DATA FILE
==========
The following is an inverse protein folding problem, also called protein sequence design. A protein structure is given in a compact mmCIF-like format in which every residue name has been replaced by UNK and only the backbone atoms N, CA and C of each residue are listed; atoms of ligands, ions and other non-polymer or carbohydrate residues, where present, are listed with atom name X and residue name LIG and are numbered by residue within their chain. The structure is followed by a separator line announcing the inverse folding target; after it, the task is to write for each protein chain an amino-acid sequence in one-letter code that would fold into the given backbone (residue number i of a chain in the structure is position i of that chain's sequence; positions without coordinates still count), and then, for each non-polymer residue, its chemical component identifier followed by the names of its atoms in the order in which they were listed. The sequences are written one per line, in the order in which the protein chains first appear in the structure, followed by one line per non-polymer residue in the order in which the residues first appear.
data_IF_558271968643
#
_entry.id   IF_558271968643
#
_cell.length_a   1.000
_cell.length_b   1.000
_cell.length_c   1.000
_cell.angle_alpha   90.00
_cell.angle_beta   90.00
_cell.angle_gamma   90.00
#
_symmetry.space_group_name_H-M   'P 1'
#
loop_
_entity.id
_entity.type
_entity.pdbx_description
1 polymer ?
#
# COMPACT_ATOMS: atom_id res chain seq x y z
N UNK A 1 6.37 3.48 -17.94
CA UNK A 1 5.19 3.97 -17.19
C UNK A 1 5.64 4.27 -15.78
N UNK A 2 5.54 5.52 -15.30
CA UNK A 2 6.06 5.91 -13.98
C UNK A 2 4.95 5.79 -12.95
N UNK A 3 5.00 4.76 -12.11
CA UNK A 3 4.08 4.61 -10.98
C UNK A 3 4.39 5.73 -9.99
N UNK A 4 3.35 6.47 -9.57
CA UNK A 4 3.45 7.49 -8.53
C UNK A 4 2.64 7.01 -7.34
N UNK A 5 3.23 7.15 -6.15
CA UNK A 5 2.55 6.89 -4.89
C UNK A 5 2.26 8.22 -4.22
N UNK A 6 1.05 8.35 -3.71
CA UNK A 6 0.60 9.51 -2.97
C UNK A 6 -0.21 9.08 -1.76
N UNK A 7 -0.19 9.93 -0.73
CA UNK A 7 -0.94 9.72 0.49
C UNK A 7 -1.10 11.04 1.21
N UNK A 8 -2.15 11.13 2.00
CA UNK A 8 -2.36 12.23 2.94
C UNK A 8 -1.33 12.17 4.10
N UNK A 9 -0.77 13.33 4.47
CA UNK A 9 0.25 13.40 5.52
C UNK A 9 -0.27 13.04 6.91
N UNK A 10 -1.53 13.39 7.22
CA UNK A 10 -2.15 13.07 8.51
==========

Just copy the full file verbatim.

The following is an inverse protein folding problem, also called protein sequence design. A protein structure is given in a compact mmCIF-like format in which every residue name has been replaced by UNK and only the backbone atoms N, CA and C of each residue are listed; atoms of ligands, ions and other non-polymer or carbohydrate residues, where present, are listed with atom name X and residue name LIG and are numbered by residue within their chain. The structure is followed by a separator line announcing the inverse folding target; after it, the task is to write for each protein chain an amino-acid sequence in one-letter code that would fold into the given backbone (residue number i of a chain in the structure is position i of that chain's sequence; positions without coordinates still count), and then, for each non-polymer residue, its chemical component identifier followed by the names of its atoms in the order in which they were listed. The sequences are written one per line, in the order in which the protein chains first appear in the structure, followed by one line per non-polymer residue in the order in which the residues first appear.
data_IF_558271968643
#
_entry.id   IF_558271968643
#
_cell.length_a   1.000
_cell.length_b   1.000
_cell.length_c   1.000
_cell.angle_alpha   90.00
_cell.angle_beta   90.00
_cell.angle_gamma   90.00
#
_symmetry.space_group_name_H-M   'P 1'
#
loop_
_entity.id
_entity.type
_entity.pdbx_description
1 polymer ?
#
# COMPACT_ATOMS: atom_id res chain seq x y z
N UNK A 1 6.37 3.48 -17.94
CA UNK A 1 5.19 3.97 -17.19
C UNK A 1 5.64 4.27 -15.78
N UNK A 2 5.54 5.52 -15.30
CA UNK A 2 6.06 5.91 -13.98
C UNK A 2 4.95 5.79 -12.95
N UNK A 3 5.00 4.76 -12.11
CA UNK A 3 4.08 4.61 -10.98
C UNK A 3 4.39 5.73 -9.99
N UNK A 4 3.35 6.47 -9.57
CA UNK A 4 3.45 7.49 -8.53
C UNK A 4 2.64 7.01 -7.34
N UNK A 5 3.23 7.15 -6.15
CA UNK A 5 2.55 6.89 -4.89
C UNK A 5 2.26 8.22 -4.22
N UNK A 6 1.05 8.35 -3.71
CA UNK A 6 0.60 9.51 -2.97
C UNK A 6 -0.21 9.08 -1.76
N UNK A 7 -0.19 9.93 -0.73
CA UNK A 7 -0.94 9.72 0.49
C UNK A 7 -1.10 11.04 1.21
N UNK A 8 -2.15 11.13 2.00
CA UNK A 8 -2.36 12.23 2.94
C UNK A 8 -1.33 12.17 4.10
N UNK A 9 -0.77 13.33 4.47
CA UNK A 9 0.25 13.40 5.52
C UNK A 9 -0.27 13.04 6.91
N UNK A 10 -1.53 13.39 7.22
CA UNK A 10 -2.15 13.07 8.51